Using figures from the National Center for Educational Statistics, the study found that 253,100 teachers -- about seven percent -- report being threatened with injury, and 127,500 report being physically attacked in 2003-04. In 2007-08, according to the NCES, the number threatened had risen to 289,600 and the number attacked rose to 154,400. Reported assaults were more likely in urban districts and in secondary schools, the data showed.
But for every one reported assault, others never surface to the proper authorities.
In some instances, said Lori Rossomando, head of the teachers' union in Stamford, teachers suppress the incident.
When a kindergartner yanks a teacher to the ground, Rossomando said, the teacher is less likely to want to get the student in trouble, and more likely to be embarrassed and fearful they will be seen as someone who can't control their class.
But other times they are dissuaded from reporting an assault.
"We know for certain that many teachers are too fearful of retribution to ever file a report of an assault with their administrator, much less with the local police," said Kaplan-Cho.
Carmella Lorusso, an eighth-grade English teacher at Tisdale School in Bridgeport, said she was assaulted by a student in the 2010-11 school year after more than 25 years of teaching. "I went to the door and there was a security guard. I didn't see the student behind him until I opened the door. The child pushed his way into the room and ended up hitting me in the shoulder, nearly knocking me down," said Lorusso, of the middle school student who was taller than she was.
"The concerning part of that was that I was told I shouldn't call the police and that the child never received punishment," said Lorusso.
She reported it anyway but the police officer told her they were not going to arrest the child.
"School police said I wasn't really hurt and I didn't feel I wanted to go further with it at that point."
Lorusso said she later learned that the student had a history of harming teachers and other students. He eventually was placed on homebound instruction only.
Lorusso, who is the grievance chair for the Bridgeport Education Association, said on the whole, she thinks most administrators are good about reporting assaults to police, but not always. "Sometimes it is hit or miss. Some do their own thing. School climate is a big issue and there is some hesitation," Lorusso said.
Shively Willingham, Bridgeport's special assistant for Safety, Security & Climate under Interim Schools Superintendent Paul Vallas, said in his experience teacher assaults go underreported. Willingham served as a principal and then an intervention officer in the Philadelphia school district, where failing to report a teacher assault was a disciplinary offense that could get a Philadelphia principal demoted or fired. He couldn't say how often a principal was demoted but said one was fired for not reporting an assault.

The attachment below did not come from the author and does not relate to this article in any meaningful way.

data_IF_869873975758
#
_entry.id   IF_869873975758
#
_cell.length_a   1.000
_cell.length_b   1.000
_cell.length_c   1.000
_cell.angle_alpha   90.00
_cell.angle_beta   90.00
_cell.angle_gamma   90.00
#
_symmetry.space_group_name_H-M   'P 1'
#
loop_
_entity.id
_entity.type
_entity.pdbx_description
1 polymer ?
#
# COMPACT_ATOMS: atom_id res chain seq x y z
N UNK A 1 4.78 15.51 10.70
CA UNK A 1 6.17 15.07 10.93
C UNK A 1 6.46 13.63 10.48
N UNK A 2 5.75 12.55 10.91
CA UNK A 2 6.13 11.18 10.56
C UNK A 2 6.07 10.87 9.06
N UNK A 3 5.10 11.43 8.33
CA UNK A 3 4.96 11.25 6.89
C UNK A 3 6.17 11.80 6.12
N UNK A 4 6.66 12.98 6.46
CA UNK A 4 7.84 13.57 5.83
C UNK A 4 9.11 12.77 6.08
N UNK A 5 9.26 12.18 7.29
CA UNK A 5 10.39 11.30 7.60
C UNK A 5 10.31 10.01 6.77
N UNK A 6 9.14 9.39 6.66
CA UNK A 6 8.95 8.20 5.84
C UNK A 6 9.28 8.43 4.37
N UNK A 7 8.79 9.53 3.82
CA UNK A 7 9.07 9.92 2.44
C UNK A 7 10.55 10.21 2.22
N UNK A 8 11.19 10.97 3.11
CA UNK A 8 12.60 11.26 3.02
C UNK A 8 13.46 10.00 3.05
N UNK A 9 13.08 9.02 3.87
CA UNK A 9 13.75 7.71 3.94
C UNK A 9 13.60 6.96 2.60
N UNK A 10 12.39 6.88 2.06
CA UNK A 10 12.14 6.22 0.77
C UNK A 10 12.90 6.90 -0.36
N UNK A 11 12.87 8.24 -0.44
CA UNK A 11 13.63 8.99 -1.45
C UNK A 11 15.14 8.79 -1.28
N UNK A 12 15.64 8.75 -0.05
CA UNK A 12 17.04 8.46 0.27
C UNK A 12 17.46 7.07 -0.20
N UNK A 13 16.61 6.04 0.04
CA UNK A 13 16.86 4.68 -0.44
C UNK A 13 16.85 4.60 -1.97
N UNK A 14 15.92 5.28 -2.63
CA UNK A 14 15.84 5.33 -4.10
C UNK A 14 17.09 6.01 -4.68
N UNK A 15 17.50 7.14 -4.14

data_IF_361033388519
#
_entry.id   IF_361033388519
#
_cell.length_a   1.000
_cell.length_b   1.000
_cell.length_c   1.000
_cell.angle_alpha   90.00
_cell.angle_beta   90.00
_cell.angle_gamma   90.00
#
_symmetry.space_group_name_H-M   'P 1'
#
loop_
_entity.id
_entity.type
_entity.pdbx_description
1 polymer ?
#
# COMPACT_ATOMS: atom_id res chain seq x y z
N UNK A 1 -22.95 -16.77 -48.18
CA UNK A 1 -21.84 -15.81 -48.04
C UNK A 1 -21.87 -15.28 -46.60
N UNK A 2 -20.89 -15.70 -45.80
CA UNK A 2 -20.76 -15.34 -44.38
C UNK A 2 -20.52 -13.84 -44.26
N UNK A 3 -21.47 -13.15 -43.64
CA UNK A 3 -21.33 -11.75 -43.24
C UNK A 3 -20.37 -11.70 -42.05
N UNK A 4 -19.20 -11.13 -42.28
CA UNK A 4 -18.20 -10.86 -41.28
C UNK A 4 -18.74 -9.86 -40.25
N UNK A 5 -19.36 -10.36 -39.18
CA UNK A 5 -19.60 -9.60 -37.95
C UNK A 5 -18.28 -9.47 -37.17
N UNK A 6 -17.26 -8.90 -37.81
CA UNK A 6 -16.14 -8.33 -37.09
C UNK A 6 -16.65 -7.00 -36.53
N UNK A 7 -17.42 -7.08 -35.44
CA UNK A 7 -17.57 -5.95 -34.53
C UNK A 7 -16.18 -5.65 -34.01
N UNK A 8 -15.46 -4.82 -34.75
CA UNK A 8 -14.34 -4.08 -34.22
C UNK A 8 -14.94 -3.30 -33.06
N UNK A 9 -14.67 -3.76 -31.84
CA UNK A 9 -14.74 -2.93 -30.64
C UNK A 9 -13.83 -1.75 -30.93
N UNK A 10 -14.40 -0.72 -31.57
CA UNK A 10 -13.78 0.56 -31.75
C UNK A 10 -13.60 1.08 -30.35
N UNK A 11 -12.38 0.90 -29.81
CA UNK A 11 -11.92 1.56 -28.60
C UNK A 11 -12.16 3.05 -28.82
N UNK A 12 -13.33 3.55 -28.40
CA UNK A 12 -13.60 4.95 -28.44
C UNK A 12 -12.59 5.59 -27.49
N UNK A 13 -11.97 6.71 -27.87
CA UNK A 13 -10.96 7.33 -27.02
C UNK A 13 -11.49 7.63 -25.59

He said many principals were reluctant to report teacher assaults because then their school gets labeled as persistently dangerous.
"There is a list of must-haves in a school and safety is one of them," he said. He said a student who assaults a teacher should get arrested.
In Bridgeport, the district now has a system where teachers can report assaults online so if principals don't follow up, central office staff will be alerted to the incident. The district is also fine-tuning its use of security cameras in schools to protect students and staff.
Knowing the location of security cameras at Central High School in Bridgeport may have helped one teacher escape assault last year.
"There were kids out in the hall during a lunch wave and I asked them to move along," said the teacher, who asked that her name not be used. "They started to be obnoxious. One student says, `Do you really want to do this ... you want to head up.' Head up means fight."
The student started to walk around the teacher in a circle and all of his friends stopped and created a circle around her.
"He was sizing me up," said the teacher. She turned to the student and said, "No, I don't want to head up but I am going to report this. I know what hallway you're in, I know what time it is and I know that you're right under a camera. I will find out who you are and we will have a conversation. Then I walked away,"
The teacher of 12 years said she remained calm at the time, but afterward, was shaken. The security camera tape was reviewed and the student was identified and expelled.
Taylor, the Central teacher, said even if a student is disciplined, an assault can shake a teacher for years to come. She said after an assault a teacher is constantly on alert and worried about students who want to get back at them.
Taylor describes 95 percent of Central students as fabulous. But, she said, it's the five percent who give her such high blood pressure she has been taken out in an ambulance more than once.